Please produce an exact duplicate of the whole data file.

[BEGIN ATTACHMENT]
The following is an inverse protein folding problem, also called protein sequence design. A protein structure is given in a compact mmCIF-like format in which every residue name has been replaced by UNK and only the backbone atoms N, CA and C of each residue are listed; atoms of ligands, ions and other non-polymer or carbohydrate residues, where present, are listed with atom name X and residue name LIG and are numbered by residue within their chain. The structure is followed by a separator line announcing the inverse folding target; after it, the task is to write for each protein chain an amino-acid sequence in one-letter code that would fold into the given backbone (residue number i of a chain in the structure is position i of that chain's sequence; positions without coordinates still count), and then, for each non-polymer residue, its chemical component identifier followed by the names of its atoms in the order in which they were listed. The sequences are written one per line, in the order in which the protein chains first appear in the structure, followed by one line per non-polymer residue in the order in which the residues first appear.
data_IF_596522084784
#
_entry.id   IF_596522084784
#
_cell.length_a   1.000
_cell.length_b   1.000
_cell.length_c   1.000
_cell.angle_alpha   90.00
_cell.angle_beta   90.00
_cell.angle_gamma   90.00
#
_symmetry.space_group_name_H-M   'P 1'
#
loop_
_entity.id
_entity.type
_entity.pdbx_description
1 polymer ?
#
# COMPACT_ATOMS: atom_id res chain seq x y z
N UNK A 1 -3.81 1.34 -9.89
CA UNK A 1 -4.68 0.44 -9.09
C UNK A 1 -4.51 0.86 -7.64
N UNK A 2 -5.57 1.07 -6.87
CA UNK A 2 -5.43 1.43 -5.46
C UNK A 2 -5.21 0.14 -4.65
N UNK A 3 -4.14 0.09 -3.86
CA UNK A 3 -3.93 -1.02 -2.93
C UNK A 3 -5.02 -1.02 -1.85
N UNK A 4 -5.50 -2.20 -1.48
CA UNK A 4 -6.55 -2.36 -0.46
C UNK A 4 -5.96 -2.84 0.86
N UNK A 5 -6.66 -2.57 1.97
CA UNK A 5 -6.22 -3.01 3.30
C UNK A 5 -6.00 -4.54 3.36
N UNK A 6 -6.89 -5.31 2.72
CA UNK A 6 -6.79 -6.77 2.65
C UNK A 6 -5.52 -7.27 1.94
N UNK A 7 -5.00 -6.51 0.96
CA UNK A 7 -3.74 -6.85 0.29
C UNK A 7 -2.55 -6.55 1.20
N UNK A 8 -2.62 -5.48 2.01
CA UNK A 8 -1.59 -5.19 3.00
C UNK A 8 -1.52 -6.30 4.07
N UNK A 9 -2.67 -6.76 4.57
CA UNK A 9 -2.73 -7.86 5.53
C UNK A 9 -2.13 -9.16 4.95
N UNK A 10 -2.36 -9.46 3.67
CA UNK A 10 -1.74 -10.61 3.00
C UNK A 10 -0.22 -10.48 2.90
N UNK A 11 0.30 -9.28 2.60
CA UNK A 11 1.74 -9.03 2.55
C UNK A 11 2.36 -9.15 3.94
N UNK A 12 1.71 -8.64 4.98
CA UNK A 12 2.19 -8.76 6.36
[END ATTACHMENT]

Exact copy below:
The following is an inverse protein folding problem, also called protein sequence design. A protein structure is given in a compact mmCIF-like format in which every residue name has been replaced by UNK and only the backbone atoms N, CA and C of each residue are listed; atoms of ligands, ions and other non-polymer or carbohydrate residues, where present, are listed with atom name X and residue name LIG and are numbered by residue within their chain. The structure is followed by a separator line announcing the inverse folding target; after it, the task is to write for each protein chain an amino-acid sequence in one-letter code that would fold into the given backbone (residue number i of a chain in the structure is position i of that chain's sequence; positions without coordinates still count), and then, for each non-polymer residue, its chemical component identifier followed by the names of its atoms in the order in which they were listed. The sequences are written one per line, in the order in which the protein chains first appear in the structure, followed by one line per non-polymer residue in the order in which the residues first appear.
data_IF_596522084784
#
_entry.id   IF_596522084784
#
_cell.length_a   1.000
_cell.length_b   1.000
_cell.length_c   1.000
_cell.angle_alpha   90.00
_cell.angle_beta   90.00
_cell.angle_gamma   90.00
#
_symmetry.space_group_name_H-M   'P 1'
#
loop_
_entity.id
_entity.type
_entity.pdbx_description
1 polymer ?
#
# COMPACT_ATOMS: atom_id res chain seq x y z
N UNK A 1 -3.81 1.34 -9.89
CA UNK A 1 -4.68 0.44 -9.09
C UNK A 1 -4.51 0.86 -7.64
N UNK A 2 -5.57 1.07 -6.87
CA UNK A 2 -5.43 1.43 -5.46
C UNK A 2 -5.21 0.14 -4.65
N UNK A 3 -4.14 0.09 -3.86
CA UNK A 3 -3.93 -1.02 -2.93
C UNK A 3 -5.02 -1.02 -1.85
N UNK A 4 -5.50 -2.20 -1.48
CA UNK A 4 -6.55 -2.36 -0.46
C UNK A 4 -5.96 -2.84 0.86
N UNK A 5 -6.66 -2.57 1.97
CA UNK A 5 -6.22 -3.01 3.30
C UNK A 5 -6.00 -4.54 3.36
N UNK A 6 -6.89 -5.31 2.72
CA UNK A 6 -6.79 -6.77 2.65
C UNK A 6 -5.52 -7.27 1.94
N UNK A 7 -5.00 -6.51 0.96
CA UNK A 7 -3.74 -6.85 0.29
C UNK A 7 -2.55 -6.55 1.20
N UNK A 8 -2.62 -5.48 2.01
CA UNK A 8 -1.59 -5.19 3.00
C UNK A 8 -1.52 -6.30 4.07
N UNK A 9 -2.67 -6.76 4.57
CA UNK A 9 -2.73 -7.86 5.53
C UNK A 9 -2.13 -9.16 4.95
N UNK A 10 -2.36 -9.46 3.67
CA UNK A 10 -1.74 -10.61 3.00
C UNK A 10 -0.22 -10.48 2.90
N UNK A 11 0.30 -9.28 2.60
CA UNK A 11 1.74 -9.03 2.55
C UNK A 11 2.36 -9.15 3.94
N UNK A 12 1.71 -8.64 4.98
CA UNK A 12 2.19 -8.76 6.36